Received telegram Mon. & letter just now. So glad everyone is happy & that Jim and Geronimo are almost ready to go on the warpath. I am especially proud of the name you gave the Baby (Robin Rosser) & I believe you both will make excellent parents. Or Teachers. I am busy trying to finish the quota that I signed for & I think I will resign then that will be this month. This work takes all my time. I am tired. (She’s referring to her Red Cross work here, but she didn’t quit.)
            I have a nice little Garden. & you should see the day Lilies. They are as high as my head. & Madonna Lilies & Tiger Lilies. I have every kind of Marigold that was in the catalogue. I am canning everything that I have to can. You all can load up if you ever have time to come down.
I am planning to go to Anadarko. Lahoma is going to dance (Lahoma, Aunt Kaliteyo’s daughter, was representing the Chickasaw tribe as princess) She is as large as those big squaws.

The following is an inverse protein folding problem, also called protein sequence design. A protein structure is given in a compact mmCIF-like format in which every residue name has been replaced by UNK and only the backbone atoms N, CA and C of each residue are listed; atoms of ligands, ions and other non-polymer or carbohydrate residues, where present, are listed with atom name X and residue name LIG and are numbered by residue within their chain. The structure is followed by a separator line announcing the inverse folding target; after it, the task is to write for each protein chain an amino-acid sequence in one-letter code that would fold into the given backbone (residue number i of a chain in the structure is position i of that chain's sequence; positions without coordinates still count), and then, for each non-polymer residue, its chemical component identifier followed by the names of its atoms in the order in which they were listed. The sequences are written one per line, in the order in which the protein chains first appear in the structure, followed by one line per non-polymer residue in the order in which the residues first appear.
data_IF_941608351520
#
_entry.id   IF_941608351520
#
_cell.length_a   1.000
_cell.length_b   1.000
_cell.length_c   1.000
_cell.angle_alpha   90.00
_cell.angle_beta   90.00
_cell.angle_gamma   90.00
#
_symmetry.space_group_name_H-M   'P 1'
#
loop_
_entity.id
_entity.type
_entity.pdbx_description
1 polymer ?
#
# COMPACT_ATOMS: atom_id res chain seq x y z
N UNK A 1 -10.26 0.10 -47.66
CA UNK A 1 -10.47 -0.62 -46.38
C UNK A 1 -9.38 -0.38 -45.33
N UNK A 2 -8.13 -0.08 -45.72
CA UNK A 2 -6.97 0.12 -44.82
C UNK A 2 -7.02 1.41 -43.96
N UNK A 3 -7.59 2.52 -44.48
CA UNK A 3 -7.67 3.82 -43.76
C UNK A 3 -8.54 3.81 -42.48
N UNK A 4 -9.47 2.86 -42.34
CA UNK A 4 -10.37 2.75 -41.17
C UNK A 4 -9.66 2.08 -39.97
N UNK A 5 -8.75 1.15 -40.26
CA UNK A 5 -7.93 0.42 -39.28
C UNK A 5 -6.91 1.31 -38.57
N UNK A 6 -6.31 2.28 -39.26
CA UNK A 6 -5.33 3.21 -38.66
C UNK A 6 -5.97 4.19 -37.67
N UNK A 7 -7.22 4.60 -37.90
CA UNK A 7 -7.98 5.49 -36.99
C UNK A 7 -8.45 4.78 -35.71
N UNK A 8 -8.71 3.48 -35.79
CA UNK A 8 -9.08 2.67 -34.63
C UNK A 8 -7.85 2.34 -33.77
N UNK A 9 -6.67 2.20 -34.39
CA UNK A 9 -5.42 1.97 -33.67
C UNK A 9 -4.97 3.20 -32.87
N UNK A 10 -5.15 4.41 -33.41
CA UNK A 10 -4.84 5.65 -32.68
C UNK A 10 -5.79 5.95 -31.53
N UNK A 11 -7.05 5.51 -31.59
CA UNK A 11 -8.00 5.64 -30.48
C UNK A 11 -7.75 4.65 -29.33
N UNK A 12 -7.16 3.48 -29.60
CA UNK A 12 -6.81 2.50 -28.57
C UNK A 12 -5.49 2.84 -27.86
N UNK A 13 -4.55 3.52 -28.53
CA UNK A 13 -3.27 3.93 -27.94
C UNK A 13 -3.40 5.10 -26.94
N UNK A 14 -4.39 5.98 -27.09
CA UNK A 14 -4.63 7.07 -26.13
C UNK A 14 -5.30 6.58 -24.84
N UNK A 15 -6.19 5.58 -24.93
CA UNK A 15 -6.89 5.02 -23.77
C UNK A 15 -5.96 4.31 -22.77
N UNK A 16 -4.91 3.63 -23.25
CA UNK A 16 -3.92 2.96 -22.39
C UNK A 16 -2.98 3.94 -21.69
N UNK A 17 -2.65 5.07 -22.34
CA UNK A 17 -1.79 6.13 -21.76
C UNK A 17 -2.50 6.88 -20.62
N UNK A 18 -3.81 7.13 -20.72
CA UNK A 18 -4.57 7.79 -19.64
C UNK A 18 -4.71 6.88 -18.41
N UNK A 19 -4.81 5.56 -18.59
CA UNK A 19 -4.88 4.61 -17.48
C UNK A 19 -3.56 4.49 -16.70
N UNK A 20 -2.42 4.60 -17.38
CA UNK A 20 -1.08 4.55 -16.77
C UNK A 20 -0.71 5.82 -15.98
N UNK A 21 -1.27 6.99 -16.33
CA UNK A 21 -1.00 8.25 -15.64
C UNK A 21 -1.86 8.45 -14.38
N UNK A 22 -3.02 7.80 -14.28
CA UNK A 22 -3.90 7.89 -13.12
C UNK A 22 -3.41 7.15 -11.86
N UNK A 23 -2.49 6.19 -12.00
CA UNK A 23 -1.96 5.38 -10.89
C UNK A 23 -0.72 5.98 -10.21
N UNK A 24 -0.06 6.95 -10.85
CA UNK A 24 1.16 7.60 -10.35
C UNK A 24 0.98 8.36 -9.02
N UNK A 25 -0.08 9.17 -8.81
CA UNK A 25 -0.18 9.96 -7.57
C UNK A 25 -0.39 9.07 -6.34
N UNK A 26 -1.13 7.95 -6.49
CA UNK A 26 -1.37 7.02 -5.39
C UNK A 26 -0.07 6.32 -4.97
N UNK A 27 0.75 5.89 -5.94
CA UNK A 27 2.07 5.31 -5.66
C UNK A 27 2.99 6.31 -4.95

Say, Tom has a perfectly beautiful little Girl. Her name is Lacquanna. (My cousin Lacquanna was born just two months before.)
Excuse haste lots of love & good luck with Son. Jim write when you can. Haskell and Lahoma are thrilled about the baby. Don write. I am sending announcements to the boys.
Love, Vick

Wenonah had been at a loss as to what to call me. I guess she figured the male names in her family had all been used up, so she started searching for new ideas. It was my dad who came up with the name Robin. It was springtime and the robins were singing and building their nests, so he said, “Why don’t we name him Robin?”

I haven’t been completely happy with the name of Robin. There are too many girls with the name. I would have been happy with “Don,” after my father, but he squelched that idea, or even “Geronimo,” although that one would be a little hard to live up to. My middle name Rosser came from the sir name of my mother’s beloved grandfather.

My dad said that every morning it was his job to change me and that I would pee on his shirt, so I guess I was getting even with him for naming me Robin.